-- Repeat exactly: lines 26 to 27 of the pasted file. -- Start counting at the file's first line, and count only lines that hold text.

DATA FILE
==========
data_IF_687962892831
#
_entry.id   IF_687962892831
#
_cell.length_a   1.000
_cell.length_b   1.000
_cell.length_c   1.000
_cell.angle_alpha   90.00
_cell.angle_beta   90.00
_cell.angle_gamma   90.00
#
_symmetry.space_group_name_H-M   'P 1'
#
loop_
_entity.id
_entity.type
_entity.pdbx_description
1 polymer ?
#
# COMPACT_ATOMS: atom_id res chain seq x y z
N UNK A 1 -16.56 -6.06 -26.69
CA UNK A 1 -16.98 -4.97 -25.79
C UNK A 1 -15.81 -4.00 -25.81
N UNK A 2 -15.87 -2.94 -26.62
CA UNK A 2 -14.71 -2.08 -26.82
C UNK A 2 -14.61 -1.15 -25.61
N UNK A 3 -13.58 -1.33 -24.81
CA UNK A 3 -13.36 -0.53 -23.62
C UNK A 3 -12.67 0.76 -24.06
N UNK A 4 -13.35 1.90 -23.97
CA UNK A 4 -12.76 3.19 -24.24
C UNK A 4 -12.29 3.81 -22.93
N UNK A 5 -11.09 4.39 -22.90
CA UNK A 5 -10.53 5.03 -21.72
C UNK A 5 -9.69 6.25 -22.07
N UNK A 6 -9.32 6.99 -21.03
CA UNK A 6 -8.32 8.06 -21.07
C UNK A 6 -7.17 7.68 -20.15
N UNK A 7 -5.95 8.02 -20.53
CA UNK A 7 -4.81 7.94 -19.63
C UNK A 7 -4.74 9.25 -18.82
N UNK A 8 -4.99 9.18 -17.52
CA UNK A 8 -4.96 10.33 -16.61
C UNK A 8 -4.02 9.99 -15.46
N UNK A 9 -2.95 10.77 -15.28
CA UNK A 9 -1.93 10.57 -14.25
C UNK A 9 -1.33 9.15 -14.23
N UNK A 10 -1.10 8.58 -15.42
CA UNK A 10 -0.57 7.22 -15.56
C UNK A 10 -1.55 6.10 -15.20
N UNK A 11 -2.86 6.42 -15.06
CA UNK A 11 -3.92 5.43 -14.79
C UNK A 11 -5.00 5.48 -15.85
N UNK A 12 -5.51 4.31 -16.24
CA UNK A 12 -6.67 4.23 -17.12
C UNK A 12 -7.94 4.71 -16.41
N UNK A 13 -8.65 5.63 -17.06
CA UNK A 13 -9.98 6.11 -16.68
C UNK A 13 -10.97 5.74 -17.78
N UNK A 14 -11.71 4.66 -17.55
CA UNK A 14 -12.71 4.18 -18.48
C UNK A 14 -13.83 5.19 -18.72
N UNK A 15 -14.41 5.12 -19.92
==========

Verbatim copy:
C UNK A 2 -14.61 -1.15 -25.61
N UNK A 3 -13.58 -1.33 -24.81